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Marty RogersAugust 08, 2022
Photo by Ev on Unsplash

The students in Ms. Rivera’s sixth-grade class at Immaculate Conception Grammar School listened to her story about how she volunteered on a “midnight run” for the homeless when she was in college. One student asked, “Ms. Rivera, how can we help the homeless people we see in our neighborhood?” The question did not die there. It opened up a dialogue with the school’s principal, Sister Patrice, and a handful of school and community members—including my wife and me, both members of the parish team that organizes an annual Thanksgiving dinner for senior citizens and community members in need.

From there the “Hope Walks” were born. About 15 students volunteered, collected money in class and selected a date to walk. They made 40 peanut butter-and-jelly sandwiches and bought two cases of water; Sister Patrice donated 48 candy bars. In the fall of 2017 at 5 p.m., they walked from their school to the local main street two blocks away. For the next 90 minutes, they stopped to meet and greet every person who looked to be in need. They began with introductions and asked if the person would like a sandwich, a drink and a chocolate bar. Who could say no? Conversations flowed, and before parting the students asked: “Can we say a prayer together?” Almost everyone said yes, and the Hope Walks became a regular event. These street corner prayers are now a familiar sight in the neighborhood.

Conversations flowed, and before parting the students asked: “Can we say a prayer together?” Almost everyone said yes. These street corner prayers are now a familiar sight in the neighborhood.

In March 2020, when Covid-19 closed the schools, churches and almost every shop, it also closed the shelters for people who were homeless. The busy streets were ghost towns except for an exploding population of people who had nowhere to go. The sixth grader’s question—How can we help?—was still alive in Sister Patrice and a handful of parish members. So the Hope Walks were resurrected, this time taking place once a week with 20 sandwiches. Because of the overwhelming need of people on the streets, volunteers began going out three days a week, bringing more meals.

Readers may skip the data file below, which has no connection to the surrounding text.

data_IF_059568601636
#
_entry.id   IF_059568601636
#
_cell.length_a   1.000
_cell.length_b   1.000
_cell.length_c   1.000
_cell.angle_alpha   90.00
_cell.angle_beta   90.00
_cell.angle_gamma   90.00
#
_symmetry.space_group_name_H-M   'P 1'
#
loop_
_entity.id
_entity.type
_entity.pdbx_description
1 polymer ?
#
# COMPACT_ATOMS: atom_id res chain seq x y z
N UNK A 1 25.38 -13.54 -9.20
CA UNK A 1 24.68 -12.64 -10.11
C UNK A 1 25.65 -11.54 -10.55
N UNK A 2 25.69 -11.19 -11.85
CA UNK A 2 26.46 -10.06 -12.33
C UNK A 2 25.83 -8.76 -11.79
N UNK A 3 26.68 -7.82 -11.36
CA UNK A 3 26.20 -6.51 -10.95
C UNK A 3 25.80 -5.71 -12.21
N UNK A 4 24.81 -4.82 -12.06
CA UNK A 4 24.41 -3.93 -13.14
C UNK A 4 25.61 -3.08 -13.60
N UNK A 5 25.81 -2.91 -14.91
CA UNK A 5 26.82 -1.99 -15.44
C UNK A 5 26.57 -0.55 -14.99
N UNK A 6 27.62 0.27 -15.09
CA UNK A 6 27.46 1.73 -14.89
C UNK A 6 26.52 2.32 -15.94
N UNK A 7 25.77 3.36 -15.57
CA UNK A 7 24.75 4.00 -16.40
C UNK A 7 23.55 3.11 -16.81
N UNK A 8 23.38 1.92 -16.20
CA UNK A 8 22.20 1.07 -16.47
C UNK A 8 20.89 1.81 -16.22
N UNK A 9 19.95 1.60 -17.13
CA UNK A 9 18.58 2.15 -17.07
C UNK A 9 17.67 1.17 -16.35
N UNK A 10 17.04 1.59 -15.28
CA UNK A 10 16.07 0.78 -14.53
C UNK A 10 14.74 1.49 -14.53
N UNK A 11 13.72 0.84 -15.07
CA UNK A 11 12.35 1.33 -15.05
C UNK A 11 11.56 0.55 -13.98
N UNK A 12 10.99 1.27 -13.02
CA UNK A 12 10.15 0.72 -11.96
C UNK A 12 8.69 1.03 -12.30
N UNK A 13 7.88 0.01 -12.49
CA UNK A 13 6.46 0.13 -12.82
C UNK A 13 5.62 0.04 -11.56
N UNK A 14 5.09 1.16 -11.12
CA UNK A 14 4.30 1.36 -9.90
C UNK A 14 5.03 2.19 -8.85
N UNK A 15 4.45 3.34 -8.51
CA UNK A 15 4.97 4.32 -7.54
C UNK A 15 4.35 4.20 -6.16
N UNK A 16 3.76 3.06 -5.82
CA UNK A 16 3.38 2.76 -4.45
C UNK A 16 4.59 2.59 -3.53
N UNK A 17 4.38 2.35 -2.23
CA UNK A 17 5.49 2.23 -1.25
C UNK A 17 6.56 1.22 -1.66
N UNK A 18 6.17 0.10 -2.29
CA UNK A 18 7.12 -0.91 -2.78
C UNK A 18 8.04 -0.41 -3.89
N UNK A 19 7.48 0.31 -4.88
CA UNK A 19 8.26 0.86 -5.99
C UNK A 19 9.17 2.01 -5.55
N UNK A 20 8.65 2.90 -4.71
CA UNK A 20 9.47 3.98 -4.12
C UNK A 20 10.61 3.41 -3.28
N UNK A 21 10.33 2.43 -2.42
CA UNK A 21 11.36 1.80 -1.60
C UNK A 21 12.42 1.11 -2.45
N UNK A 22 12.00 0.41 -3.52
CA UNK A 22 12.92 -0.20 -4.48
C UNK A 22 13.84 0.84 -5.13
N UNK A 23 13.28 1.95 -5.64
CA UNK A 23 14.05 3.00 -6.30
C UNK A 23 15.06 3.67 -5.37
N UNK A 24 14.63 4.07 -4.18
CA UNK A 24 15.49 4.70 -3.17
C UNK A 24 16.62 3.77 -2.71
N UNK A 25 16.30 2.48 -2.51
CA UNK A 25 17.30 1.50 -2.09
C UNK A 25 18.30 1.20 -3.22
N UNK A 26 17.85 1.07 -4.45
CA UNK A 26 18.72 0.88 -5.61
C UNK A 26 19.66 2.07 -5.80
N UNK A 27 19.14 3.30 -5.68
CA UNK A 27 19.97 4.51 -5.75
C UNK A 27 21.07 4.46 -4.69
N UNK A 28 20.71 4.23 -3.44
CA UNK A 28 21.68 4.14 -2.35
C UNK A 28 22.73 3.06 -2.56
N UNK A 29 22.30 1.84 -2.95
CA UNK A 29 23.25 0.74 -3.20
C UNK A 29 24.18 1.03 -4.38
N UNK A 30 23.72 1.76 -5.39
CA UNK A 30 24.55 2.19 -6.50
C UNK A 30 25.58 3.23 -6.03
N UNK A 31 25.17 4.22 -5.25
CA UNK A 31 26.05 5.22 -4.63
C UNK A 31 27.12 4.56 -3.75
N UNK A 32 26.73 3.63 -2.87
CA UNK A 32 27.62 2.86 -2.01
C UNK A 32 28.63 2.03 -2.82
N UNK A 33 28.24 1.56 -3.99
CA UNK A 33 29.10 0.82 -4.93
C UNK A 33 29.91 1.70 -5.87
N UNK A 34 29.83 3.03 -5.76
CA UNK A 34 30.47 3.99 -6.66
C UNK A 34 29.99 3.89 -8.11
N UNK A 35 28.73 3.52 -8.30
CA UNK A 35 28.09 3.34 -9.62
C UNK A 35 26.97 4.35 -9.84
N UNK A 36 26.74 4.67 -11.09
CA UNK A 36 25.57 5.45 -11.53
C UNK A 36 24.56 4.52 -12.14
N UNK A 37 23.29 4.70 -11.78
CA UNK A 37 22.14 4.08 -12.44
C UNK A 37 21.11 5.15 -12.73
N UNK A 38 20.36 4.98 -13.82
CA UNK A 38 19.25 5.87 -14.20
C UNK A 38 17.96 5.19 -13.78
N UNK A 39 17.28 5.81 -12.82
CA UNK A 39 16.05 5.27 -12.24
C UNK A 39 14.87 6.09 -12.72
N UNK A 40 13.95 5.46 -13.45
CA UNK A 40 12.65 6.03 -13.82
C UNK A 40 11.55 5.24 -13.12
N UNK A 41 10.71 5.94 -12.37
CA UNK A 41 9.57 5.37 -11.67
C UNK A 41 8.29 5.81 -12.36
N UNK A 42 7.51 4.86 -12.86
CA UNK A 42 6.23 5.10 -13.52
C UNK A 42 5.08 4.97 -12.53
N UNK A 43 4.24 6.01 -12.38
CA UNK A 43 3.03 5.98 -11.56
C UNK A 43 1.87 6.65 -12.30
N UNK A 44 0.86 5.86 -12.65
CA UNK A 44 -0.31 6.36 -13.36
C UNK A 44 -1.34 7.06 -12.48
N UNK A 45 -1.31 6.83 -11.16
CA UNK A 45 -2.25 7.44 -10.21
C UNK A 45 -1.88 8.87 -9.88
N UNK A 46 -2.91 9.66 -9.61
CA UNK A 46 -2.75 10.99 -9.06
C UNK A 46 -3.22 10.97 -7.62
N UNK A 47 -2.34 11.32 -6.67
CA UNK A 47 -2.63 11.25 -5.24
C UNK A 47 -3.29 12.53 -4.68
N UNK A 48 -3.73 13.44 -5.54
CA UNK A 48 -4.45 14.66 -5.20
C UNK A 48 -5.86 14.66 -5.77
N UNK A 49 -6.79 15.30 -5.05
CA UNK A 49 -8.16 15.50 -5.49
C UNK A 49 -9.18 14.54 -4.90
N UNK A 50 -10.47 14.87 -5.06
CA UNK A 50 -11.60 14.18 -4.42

As spring became summer and then fall, the simple meals were often placed in raw, bare hands. The word went out, and soon donated gloves, scarves, socks and hats (homemade by quarantining sisters) were also handed out. As fall turned hard into winter, even more supplies were needed. The local firehouse found a bakery to donate fresh Italian bread once a week. As the needs grew, the generosity of folks grew. The students and faculty of the nearby Cristo Rey High School adopted Fridays as their service walk day and brought an amazing youthful spirit and energy to the neighborhood walks.

Word spread through personal contacts and friendships. Retired teachers, musicians, I.T. workers, mechanics, parents, firefighters and even folks who at some point in their life knew what it was like to be homeless all volunteered.

The walks continue to this day, and each one is unique. They require leaving familiar territory and entering a space where conversation, food, companionship and shared prayer is a very big deal. It is a space and time where basic respect, dignity and love grow very quickly, a place where Jesus frequents and, in some cases, lives 24 hours a day.